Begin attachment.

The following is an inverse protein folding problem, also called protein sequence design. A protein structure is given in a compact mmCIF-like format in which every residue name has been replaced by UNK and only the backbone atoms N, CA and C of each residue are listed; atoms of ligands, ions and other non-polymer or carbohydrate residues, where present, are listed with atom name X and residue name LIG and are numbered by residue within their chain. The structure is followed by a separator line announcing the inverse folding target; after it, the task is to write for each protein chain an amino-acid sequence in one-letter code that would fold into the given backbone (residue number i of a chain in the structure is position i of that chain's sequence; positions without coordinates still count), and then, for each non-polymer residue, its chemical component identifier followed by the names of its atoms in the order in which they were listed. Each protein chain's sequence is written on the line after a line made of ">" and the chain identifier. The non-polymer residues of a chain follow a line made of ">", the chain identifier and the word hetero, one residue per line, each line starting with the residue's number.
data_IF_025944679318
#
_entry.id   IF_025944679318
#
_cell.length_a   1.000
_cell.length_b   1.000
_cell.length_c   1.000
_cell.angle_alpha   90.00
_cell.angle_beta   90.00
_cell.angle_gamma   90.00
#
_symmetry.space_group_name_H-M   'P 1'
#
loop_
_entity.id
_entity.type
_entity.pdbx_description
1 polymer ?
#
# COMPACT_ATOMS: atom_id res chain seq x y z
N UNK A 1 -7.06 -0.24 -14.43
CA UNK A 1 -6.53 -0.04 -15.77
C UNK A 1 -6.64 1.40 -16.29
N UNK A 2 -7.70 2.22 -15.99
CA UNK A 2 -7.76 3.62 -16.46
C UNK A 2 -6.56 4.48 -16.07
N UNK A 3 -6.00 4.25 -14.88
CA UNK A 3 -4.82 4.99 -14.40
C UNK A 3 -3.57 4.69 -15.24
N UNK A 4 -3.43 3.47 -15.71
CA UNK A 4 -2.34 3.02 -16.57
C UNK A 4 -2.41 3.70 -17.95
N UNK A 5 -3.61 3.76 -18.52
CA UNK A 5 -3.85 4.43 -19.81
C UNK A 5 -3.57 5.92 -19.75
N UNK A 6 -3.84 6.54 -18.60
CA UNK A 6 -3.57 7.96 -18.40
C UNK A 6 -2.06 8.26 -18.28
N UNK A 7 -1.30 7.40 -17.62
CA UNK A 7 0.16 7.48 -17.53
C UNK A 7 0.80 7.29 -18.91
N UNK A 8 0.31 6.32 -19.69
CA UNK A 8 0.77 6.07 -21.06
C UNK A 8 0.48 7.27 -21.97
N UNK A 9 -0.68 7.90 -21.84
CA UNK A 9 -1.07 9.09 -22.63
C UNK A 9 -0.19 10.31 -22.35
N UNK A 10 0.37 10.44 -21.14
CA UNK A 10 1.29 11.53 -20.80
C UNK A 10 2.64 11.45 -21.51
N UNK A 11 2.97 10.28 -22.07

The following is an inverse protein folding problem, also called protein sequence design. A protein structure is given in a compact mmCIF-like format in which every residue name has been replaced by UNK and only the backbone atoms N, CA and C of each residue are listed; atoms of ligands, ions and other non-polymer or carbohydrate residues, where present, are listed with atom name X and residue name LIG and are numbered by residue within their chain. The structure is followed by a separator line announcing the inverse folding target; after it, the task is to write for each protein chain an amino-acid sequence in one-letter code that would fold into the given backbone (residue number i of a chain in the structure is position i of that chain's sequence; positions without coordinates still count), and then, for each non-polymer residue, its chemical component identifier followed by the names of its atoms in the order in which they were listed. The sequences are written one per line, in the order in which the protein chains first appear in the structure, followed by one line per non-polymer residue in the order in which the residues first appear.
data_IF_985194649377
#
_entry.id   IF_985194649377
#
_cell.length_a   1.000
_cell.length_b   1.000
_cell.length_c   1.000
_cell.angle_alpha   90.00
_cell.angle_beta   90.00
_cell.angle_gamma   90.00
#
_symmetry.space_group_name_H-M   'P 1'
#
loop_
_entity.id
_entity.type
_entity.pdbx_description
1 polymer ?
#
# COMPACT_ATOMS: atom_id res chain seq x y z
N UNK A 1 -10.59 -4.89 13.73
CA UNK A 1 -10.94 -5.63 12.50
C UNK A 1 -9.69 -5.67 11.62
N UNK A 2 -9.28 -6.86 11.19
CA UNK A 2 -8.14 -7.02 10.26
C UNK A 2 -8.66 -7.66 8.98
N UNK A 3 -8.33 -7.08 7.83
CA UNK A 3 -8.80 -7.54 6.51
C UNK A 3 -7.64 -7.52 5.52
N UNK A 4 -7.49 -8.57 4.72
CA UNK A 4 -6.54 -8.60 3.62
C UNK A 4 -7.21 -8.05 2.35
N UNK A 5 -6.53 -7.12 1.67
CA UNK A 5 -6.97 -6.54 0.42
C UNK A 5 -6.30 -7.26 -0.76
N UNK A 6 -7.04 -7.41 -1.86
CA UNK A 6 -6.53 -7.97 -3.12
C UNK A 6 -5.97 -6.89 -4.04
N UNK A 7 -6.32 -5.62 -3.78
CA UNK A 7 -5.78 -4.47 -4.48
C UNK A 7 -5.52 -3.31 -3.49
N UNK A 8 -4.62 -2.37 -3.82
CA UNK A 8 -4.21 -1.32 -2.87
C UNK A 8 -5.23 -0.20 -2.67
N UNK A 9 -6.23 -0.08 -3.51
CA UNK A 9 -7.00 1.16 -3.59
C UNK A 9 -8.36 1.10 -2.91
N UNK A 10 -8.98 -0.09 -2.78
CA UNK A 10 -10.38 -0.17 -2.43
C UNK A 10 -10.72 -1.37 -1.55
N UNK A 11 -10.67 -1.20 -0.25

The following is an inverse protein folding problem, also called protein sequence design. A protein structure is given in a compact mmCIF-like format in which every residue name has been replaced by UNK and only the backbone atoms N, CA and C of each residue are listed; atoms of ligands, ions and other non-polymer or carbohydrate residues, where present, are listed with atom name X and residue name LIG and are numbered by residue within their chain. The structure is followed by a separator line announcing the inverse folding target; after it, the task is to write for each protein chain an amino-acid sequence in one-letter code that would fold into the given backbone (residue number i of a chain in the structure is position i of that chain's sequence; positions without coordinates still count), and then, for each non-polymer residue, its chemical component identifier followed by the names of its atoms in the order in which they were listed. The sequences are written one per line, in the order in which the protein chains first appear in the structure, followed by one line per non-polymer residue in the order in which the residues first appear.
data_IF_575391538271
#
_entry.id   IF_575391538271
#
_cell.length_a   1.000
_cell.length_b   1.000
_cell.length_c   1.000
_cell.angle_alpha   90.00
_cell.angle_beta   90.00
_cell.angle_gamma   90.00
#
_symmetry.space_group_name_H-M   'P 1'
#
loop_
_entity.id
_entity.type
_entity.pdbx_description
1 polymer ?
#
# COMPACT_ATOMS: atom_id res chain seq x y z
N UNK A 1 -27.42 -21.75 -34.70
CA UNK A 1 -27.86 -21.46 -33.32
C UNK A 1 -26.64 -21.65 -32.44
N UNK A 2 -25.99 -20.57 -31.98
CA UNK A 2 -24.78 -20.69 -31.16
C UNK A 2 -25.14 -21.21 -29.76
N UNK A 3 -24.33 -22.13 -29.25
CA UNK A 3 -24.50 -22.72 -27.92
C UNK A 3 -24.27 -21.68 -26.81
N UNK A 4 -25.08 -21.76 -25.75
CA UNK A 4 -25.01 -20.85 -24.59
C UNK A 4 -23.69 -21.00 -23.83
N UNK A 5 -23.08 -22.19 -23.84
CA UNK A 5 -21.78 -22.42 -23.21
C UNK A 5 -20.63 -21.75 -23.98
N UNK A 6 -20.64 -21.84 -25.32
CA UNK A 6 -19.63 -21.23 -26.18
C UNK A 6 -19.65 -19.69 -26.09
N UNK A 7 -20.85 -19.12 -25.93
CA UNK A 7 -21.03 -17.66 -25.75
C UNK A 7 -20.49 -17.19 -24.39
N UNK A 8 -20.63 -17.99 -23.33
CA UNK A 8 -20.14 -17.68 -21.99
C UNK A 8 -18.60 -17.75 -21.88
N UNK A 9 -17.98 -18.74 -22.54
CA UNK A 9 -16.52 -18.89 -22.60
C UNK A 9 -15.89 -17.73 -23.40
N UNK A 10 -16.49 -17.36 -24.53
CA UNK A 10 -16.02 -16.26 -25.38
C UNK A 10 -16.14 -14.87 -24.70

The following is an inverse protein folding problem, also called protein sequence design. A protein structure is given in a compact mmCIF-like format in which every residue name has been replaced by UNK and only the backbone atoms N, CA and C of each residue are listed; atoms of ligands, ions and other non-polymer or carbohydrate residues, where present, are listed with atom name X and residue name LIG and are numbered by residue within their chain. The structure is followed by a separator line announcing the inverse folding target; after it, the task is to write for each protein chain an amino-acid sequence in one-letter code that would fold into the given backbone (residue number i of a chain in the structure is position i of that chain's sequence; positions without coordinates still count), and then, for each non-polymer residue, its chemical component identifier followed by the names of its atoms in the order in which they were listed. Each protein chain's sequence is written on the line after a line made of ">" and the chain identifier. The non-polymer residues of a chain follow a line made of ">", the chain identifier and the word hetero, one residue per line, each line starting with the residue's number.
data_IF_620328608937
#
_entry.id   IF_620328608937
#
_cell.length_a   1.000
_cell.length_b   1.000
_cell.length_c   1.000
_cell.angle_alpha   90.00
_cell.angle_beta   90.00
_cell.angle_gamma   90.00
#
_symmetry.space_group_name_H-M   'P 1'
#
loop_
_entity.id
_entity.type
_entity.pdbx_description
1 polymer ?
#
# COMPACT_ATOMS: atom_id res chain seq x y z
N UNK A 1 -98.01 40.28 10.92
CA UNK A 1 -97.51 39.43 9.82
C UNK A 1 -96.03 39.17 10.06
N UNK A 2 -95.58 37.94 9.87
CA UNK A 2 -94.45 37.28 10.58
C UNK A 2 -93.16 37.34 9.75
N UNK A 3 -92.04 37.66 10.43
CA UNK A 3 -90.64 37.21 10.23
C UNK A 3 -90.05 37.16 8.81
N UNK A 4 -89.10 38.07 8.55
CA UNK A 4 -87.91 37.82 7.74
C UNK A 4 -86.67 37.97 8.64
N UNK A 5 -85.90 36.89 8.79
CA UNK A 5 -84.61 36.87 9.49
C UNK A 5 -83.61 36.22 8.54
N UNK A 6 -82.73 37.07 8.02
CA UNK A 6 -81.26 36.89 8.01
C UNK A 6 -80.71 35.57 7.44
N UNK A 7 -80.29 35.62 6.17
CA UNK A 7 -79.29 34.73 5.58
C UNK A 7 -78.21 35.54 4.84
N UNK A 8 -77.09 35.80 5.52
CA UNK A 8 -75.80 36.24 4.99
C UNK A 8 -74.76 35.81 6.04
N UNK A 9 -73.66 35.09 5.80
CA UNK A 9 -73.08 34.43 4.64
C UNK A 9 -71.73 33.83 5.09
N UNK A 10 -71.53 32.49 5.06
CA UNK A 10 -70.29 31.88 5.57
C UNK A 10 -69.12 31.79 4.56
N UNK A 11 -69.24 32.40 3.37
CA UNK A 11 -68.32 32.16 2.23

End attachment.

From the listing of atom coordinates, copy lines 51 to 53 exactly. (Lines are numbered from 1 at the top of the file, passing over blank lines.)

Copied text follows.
C UNK A 10 2.64 11.45 -21.51
N UNK A 11 2.97 10.28 -22.07

The following is an inverse protein folding problem, also called protein sequence design. A protein structure is given in a compact mmCIF-like format in which every residue name has been replaced by UNK and only the backbone atoms N, CA and C of each residue are listed; atoms of ligands, ions and other non-polymer or carbohydrate residues, where present, are listed with atom name X and residue name LIG and are numbered by residue within their chain. The structure is followed by a separator line announcing the inverse folding target; after it, the task is to write for each protein chain an amino-acid sequence in one-letter code that would fold into the given backbone (residue number i of a chain in the structure is position i of that chain's sequence; positions without coordinates still count), and then, for each non-polymer residue, its chemical component identifier followed by the names of its atoms in the order in which they were listed. The sequences are written one per line, in the order in which the protein chains first appear in the structure, followed by one line per non-polymer residue in the order in which the residues first appear.